Moment Magnitude Scale for 2012 Giant Earthquake – The Big One

In the new science of earthquake measurement theory, we have two important terms to differentiate: seismic moment and magnitude scale. These variables replace the old concept of the Richter scale.

Seismic moment is a quantity that combines the area of the rupture and the amount of fault offset with a measure of the strength of the rocks – the shear modulus m.

The equation relationship between their variables is represented as:

Seismic Moment = m x (Rupture Area) x (Fault Offset)

Usually we measure the moment directly from seismograms devices, since the size of the very long-period waves generated by an earthquake is proportional to the seismic moment. The physical units of seismic moment are (force) x (distance), with the result expressed in dyne-cm.

For scientific studies, the moment is the measure we use since it has fewer limitations than the magnitudes, which often reach a maximum value that we call magnitude saturation.

To compare seismic moment with magnitude, Mw, we use a formula constructed by Hiroo Kanamori of the California Institute of Seismology and Tom Hanks of US Geological Survey (Journal of Geophysical Research, Vol. 84, No. B5, May 10, 1979), which follows the relationship:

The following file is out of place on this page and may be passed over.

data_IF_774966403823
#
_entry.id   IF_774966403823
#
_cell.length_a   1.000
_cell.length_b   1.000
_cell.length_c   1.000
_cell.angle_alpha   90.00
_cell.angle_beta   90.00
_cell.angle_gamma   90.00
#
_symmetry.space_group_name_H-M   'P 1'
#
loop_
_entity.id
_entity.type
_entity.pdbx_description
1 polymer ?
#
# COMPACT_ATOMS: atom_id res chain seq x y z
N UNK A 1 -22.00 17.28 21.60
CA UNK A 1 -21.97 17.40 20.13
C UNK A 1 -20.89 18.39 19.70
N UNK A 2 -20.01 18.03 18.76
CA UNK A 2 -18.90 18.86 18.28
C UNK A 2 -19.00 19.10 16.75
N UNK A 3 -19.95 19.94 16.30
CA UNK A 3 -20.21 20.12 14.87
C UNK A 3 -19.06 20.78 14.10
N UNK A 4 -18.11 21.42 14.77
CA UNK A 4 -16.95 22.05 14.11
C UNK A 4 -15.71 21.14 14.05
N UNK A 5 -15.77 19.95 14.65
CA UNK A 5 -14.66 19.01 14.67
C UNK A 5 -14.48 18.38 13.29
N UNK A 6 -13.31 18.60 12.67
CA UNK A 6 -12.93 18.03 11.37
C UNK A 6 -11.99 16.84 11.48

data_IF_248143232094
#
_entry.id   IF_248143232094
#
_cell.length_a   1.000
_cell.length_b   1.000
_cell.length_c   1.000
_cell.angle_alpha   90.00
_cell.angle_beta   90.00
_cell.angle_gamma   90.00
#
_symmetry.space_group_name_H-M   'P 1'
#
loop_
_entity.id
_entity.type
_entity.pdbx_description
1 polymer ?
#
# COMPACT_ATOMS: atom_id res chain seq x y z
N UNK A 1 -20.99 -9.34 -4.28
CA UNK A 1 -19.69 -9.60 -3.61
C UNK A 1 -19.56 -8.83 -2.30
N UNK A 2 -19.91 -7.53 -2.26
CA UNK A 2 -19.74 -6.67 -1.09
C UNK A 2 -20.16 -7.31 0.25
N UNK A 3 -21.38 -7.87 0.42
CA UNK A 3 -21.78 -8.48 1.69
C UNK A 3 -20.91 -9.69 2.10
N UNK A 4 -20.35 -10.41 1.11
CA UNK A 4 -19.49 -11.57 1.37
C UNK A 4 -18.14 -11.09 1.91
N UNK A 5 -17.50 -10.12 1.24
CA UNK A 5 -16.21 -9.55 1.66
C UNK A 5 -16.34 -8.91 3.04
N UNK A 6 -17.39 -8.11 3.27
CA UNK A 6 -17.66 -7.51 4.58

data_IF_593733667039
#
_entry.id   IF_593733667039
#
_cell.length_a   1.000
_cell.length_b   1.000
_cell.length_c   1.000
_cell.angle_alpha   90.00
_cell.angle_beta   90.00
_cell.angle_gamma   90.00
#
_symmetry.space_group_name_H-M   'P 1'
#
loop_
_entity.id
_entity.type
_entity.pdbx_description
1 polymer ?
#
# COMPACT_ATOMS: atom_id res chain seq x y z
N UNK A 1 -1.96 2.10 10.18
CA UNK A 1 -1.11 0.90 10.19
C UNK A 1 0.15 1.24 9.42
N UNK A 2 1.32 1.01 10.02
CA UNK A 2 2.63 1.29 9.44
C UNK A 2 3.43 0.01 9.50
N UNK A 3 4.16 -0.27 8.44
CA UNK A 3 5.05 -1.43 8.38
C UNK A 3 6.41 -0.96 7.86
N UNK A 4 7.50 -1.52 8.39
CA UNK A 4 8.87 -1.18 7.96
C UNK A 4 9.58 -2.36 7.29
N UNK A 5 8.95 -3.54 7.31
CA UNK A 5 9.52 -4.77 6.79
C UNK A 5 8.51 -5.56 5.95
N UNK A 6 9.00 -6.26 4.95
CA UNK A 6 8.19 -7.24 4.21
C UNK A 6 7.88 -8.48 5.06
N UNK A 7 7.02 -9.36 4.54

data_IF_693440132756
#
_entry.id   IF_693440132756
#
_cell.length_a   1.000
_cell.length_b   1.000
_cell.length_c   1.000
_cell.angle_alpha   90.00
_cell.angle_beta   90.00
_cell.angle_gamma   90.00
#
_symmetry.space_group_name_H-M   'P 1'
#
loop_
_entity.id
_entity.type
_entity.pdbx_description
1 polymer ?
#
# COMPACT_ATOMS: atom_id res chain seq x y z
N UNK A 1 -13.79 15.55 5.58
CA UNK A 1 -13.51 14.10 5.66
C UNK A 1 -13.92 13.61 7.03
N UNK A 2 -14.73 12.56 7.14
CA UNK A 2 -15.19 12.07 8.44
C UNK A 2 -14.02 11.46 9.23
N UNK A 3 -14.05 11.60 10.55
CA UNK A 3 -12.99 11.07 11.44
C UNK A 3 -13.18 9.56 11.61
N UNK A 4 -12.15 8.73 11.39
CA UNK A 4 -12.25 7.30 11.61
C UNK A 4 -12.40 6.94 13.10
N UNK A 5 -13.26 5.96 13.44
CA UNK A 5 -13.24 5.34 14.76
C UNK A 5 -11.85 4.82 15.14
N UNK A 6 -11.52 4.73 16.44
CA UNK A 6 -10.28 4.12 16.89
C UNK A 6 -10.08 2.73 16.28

Mw = 2 / 3 * log (Seismic Moment) – 10.73

where the units of the moment, Mo, are also expressed in dyne-cm, in a logarithmic scale of base 10.

The symbols used to represent the different magnitudes are:

Magnitude Symbol Wave Period
Local (Richter) ML S or Surface Wave* 0.8 s
Body-Wave mb P 1 s
Surface-Wave Ms Rayleigh 20 s
Moment Mw Rupture Area, Slip > 100 s

*at the distances appropriate for local magnitude, either the S-wave or the surface waves generally produce the largest vibrations.

The seismic moment and moment magnitude give us the tool we need to compare the size of the largest quakes. We find that the “moment release” in shallow earthquakes throughout the entire century is dominated by several large subduction zone earthquake sequences. First, let’s compare the amount of energy released in the different plate settings:

Earthquake Moment 1900-1989

Based on the above figure, Lord Pakal Ahau has given us a surprising diagram with his prophetic vision for the major 2012 California earthquake called The Big One. It follows the science of prediction but also the 2012 Prophecy of the Virgin of Guadalupe explained here in the same year when the Venus Transit happens explained here.

We can just compare the largest earthquakes (those with magnitudes greater than 9) with all the other shallow earthquakes and the expected California earthquake in 2012 in the old Juan de Fuca subduction plate. It is our mathematical Maya prophecy in action!

Giant Earthquakes 1900-2012

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